In a surprise visit to Afghanistan, French President Francois Hollande defended an “imminent” exit from the war and pledged to keep to a long-term cooperation treaty signed with Kabul earlier this year.
Speaking to French troops at Nijrab Base in the northeastern province of Kapisa, where the majority of France's 3,550 troops in the country are based, he defended his decision to withdraw them from combat operations two years before the rest of the 130,000 U.S.-led NATO contingent.
It is Hollande's first visit to Afghanistan since taking office earlier this month and he was also due to hold talks with Afghan President Hamid Karzai.
The calendar for the French withdrawal is expected to be drawn up within days.
“It's a sovereign decision. Only France can decide what France does. It will be conducted in good understanding with our allies, especially President Obama, who understands the reasons, and in close consultation with Afghan authorities,” Hollande said.
“Without having totally disappeared, the terrorist threat from Afghanistan to our and our allies' territory has been partially curbed,” he added.
He said France would continue development projects in Afghanistan but said the time had come for Afghans to “take the path they choose freely” in deciding the future of their country.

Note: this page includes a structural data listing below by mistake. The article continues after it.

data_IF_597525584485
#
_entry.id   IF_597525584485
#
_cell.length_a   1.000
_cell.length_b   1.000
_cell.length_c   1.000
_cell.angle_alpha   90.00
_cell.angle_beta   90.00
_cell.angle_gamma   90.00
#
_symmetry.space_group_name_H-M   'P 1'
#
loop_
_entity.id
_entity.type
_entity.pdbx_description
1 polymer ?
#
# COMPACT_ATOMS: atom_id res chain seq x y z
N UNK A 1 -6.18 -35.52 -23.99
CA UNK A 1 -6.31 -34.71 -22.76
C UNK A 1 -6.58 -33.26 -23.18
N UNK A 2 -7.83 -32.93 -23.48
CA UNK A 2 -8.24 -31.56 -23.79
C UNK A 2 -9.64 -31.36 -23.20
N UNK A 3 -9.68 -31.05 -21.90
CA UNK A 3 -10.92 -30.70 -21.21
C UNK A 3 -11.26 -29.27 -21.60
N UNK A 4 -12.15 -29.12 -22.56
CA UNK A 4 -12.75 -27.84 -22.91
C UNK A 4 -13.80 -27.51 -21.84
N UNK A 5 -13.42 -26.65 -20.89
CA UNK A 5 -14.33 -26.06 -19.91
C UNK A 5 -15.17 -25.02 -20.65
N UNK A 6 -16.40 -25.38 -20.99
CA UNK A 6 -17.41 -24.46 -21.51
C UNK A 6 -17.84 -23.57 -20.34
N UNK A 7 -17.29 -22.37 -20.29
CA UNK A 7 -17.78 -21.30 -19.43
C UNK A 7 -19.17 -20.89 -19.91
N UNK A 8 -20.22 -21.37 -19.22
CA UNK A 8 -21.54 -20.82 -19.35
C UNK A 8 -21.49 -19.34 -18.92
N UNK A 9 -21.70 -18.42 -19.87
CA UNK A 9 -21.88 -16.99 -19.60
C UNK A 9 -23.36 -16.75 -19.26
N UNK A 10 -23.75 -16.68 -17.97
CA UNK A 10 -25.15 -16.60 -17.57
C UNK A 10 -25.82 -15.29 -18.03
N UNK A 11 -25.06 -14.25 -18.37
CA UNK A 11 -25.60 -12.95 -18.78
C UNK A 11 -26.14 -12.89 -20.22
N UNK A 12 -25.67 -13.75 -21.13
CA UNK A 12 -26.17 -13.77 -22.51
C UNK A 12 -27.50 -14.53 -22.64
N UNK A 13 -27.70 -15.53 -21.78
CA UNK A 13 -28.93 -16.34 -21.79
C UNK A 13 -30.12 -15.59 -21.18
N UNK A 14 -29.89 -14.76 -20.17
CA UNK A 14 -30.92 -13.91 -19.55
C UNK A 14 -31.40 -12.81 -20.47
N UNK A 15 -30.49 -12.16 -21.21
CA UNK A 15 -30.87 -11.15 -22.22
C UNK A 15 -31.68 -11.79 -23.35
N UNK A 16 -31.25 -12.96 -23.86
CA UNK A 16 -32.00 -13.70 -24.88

France has been asked to contribute just under $200 million a year for long-term funding for Afghanistan, part of an annual bill estimated at $4.1 billion to maintain Afghan forces after 2014. Hollande has signaled that he will commit to nothing until it is clear how the money will be managed.
Hollande, who defeated conservative Nicolas Sarkozy in a May 6 election run-off, was accompanied on his trip by Foreign Minister Laurent Fabius and Defense Minister Jean-Yves Le Drian.
83 French soldiers have died since late 2001, when U.S.-led troops invaded to bring down the Taliban regime after the Sept.11 al-Qaeda attacks on the United States.
France provides the 5th largest contingent to the 130,000-strong U.S.-led NATO force battling Taliban insurgents, but Kabul has downplayed the effect of their early departure, saying Afghan troops are ready to take over.
Other NATO allies agreed in Chicago to an unconditional withdrawal by the end of 2014, leaving Afghans responsible for national security.
Paris has so far reserved judgment on contributing to the cost of the Afghan security force budget, estimated at $4.1 billion a year from 2015.